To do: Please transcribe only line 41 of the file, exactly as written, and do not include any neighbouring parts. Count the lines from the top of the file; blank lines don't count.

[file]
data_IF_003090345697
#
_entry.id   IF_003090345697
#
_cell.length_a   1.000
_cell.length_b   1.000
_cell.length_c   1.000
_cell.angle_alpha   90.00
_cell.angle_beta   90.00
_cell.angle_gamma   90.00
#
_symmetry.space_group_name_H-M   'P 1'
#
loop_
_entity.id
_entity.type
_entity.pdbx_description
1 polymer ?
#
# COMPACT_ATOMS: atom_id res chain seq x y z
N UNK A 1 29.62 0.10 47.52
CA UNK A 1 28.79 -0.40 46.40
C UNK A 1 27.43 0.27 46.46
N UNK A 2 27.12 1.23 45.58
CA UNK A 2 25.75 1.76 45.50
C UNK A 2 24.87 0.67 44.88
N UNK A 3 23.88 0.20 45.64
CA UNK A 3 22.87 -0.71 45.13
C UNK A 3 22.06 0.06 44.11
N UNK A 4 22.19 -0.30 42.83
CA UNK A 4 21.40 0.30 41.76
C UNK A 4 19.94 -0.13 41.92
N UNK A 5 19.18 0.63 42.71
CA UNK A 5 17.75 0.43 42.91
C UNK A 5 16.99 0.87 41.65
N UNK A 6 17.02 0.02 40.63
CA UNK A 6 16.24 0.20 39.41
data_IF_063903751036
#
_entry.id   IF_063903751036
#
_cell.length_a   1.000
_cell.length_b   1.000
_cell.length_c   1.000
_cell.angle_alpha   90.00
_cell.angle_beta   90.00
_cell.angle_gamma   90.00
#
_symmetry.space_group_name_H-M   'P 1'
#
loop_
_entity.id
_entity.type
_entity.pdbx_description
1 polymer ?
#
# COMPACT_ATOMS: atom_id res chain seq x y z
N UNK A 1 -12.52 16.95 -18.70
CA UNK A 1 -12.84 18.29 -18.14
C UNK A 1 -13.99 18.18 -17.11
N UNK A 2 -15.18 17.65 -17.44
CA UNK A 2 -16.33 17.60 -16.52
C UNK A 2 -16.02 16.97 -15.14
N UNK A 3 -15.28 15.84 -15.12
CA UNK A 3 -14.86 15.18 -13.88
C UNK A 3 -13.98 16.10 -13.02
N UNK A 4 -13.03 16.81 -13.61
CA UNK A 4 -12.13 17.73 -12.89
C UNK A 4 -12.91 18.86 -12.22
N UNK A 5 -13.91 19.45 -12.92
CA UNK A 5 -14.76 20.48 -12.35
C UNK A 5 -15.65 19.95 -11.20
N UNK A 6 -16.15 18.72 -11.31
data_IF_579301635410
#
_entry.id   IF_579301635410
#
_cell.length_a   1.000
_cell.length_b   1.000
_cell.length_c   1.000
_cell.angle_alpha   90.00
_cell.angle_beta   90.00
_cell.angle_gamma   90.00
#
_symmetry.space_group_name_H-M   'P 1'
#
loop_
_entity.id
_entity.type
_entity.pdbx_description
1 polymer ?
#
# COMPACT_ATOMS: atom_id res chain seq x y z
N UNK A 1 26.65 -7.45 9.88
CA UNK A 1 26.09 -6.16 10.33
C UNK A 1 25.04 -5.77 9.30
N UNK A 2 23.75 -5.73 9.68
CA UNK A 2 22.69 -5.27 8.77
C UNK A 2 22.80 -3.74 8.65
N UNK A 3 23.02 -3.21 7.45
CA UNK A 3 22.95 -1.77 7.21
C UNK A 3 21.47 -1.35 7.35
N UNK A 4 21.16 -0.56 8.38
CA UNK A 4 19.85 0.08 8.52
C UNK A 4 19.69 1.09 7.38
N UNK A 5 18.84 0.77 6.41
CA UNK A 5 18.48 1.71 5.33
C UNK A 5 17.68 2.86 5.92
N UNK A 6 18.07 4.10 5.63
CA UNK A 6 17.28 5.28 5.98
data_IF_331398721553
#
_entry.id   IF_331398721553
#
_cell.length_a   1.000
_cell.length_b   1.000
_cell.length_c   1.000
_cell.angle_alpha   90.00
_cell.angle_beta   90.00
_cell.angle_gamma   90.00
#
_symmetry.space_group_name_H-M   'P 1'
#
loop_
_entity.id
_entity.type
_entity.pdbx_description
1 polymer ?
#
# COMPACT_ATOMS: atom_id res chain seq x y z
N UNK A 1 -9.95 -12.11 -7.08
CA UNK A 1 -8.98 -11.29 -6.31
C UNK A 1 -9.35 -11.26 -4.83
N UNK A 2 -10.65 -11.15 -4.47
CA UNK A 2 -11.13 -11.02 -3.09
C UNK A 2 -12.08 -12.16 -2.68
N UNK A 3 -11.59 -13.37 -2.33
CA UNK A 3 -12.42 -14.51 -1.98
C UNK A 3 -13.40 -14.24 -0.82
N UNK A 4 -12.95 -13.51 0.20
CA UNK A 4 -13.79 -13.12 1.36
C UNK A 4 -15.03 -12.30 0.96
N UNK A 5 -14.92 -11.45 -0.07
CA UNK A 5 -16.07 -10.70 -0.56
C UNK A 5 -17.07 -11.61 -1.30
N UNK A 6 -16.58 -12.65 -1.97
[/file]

#